Beyond the screen, DeLaria's musical talent has graced prestigious venues worldwide, from Carnegie Hall to the Sydney Opera House. As the featured vocalist at the 50th Anniversary of the Newport Jazz Festival, she continues to captivate audiences with her powerhouse voice and magnetic presence. Lea DeLaria's impact transcends genres, proving her to be a true icon in entertainment. Read more about her career by visiting her website

Cecilia GentiScreenshot_2024-03-05_at_10_MHQCOrg.jpeg

Cecilia Gentili, a beloved transgender actress, author, and activist, has left an indelible mark on New York City and beyond. As an asylum seeker from Argentina, she devoted her life to advocating for the rights of undocumented immigrants, sex workers, and LGBTQ+ individuals. A founding member of Decrim NY, she tirelessly championed decriminalization, decarceration, and destigmatization of sex work, leaving a lasting legacy of social justice activism.

In addition to her advocacy work, Gentili's compassion extended to healthcare initiatives for marginalized communities. She spearheaded Cecilia’s Occupational Inclusion Network, providing free healthcare for sex workers through the Callen-Lorde Community Health Center. Cecilia Gentili's memory will continue to inspire generations to come, reminding us of the importance of advocacy, compassion, and inclusivity. She passed away on February 6, 2024. Read more about her legacy by visiting People’s website.


bell hooks

bell hooks, born Gloria Jean Watkins, left an indelible mark on academia and feminist discourse through her prolific writings and teachings. Raised in segregated schools in Kentucky, she pursued higher education, earning degrees from prestigious institutions like Stanford University and the University of California. Throughout her illustrious career, hooks held teaching positions at esteemed universities such as Stanford, Yale, and Oberlin College, where she shared her insights on feminism, race, and literature.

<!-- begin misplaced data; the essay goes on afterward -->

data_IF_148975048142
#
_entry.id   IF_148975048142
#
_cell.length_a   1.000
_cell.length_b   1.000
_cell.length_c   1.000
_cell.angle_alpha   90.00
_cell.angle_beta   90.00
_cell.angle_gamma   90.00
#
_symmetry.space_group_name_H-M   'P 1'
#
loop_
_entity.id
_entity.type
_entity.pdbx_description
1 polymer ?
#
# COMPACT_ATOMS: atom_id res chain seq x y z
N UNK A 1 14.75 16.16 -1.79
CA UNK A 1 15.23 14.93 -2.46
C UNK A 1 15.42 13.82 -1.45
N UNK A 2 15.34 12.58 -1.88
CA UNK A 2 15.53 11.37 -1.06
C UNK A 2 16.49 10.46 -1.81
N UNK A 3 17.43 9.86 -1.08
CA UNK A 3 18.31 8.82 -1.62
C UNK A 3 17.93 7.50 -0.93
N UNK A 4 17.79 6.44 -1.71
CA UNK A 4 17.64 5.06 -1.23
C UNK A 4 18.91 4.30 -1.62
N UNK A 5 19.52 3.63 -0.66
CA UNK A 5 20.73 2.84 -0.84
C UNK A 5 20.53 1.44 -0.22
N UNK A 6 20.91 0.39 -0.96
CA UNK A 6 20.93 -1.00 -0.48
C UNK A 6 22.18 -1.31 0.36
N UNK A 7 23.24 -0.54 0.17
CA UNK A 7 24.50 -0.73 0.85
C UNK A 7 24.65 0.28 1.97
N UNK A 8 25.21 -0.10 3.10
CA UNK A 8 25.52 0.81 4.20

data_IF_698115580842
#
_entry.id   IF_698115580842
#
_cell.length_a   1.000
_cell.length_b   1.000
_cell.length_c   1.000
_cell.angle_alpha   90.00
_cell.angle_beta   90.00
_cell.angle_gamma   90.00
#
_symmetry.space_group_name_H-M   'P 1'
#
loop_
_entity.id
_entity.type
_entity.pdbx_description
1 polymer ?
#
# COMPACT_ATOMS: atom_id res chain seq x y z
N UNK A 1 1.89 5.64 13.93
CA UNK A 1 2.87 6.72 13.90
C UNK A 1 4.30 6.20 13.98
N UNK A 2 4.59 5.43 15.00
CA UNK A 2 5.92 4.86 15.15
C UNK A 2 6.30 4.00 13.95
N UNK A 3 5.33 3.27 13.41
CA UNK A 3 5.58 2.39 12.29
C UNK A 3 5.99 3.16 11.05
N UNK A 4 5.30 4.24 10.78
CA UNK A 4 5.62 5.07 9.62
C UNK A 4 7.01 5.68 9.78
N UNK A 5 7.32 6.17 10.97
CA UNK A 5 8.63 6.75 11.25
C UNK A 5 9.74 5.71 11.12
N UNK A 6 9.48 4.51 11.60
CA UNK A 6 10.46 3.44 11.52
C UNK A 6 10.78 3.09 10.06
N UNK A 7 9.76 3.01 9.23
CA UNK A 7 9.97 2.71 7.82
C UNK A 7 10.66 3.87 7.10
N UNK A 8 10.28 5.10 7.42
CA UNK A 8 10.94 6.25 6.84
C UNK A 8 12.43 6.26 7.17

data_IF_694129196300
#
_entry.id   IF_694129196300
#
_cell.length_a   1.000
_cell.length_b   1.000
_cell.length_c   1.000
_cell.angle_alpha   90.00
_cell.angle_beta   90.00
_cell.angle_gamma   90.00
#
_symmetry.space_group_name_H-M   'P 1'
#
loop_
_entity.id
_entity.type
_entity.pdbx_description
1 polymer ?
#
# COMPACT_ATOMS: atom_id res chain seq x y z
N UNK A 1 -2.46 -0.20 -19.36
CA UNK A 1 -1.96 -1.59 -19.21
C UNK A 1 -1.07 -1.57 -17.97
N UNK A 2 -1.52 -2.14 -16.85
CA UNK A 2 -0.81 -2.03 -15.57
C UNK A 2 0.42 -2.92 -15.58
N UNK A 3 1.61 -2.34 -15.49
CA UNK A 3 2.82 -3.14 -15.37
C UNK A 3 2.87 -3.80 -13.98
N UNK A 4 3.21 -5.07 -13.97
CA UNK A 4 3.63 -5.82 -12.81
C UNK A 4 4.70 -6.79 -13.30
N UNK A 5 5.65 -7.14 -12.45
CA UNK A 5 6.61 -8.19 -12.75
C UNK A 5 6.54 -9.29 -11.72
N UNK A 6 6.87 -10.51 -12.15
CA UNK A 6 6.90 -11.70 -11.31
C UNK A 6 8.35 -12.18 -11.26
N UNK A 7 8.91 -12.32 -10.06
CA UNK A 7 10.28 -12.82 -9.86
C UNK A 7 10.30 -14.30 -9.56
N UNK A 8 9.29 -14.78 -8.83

As a prolific author, hooks penned over three dozen influential books, including 'Ain't I a Woman: Black Women and Feminism' and 'Feminist Theory: From Margin to Center.' These seminal works challenged and reshaped feminist discourse, critiquing the movement's focus on the experiences of white women while advocating for intersectional perspectives. In her later years, hooks returned to her roots in Kentucky, teaching at Berea College and establishing the bell hooks center, ensuring her legacy continues to inspire future generations of scholars and activists alike. Read more about her legacy by visiting NPR’s website.


Frida Kahlo

Frida Kahlo is celebrated as a pioneering Mexican painter renowned for her bold and introspective self-portraits. Her vibrant canvases delve into themes of identity, the human body, and mortality, reflecting the complexities of her own life experiences. In 1925, Kahlo endured a life-altering bus accident that left her with severe injuries, leading to over 30 surgeries throughout her lifetime. Despite her physical challenges, Kahlo persevered, using her recovery period to explore her artistic talents and develop her unique style.

Throughout her life, Kahlo's relationships defied societal norms, as she engaged in romantic affairs with both men and women. While she achieved recognition as an artist during her lifetime, it was in the decades following her death in 1954 that Kahlo's legacy truly flourished. Today, Kahlo's indelible contributions to the art world continue to inspire countless admirers worldwide, showcasing the enduring power of her creative vision and unyielding spirit. Read more about Frida Kahlo by visiting the Encyclopedia Britannica website. 


Sharice Davids 

Sharice Davids, a Democratic congresswoman, made history as one of the first two Native American women elected to Congress, alongside being the first openly gay representative from Kansas. Holding a law degree from Cornell Law School, Davids hails from the Ho-Chunk Nation in Wisconsin and has been actively involved in economic development initiatives within Native American communities. Alongside her legal pursuits, Davids also pursued her passion for martial arts, competing as an amateur MMA fighter during her law school years and briefly exploring professional competition in the UFC’s strawweight division. 

During her tenure as a White House fellow in 2016, Davids worked under the U.S. Department of Transportation, where she witnessed firsthand the potential impact of policy decisions on critical issues like the environment and LGBTQ+ rights. Concerned about the potential regression of progress under the new administration, Davids was motivated to enter politics as a means to advocate for marginalized communities and counteract policies that could adversely affect them. Her journey reflects a commitment to public service and a determination to effect positive change in her community and beyond.

Learn more about Sharice Davids by visiting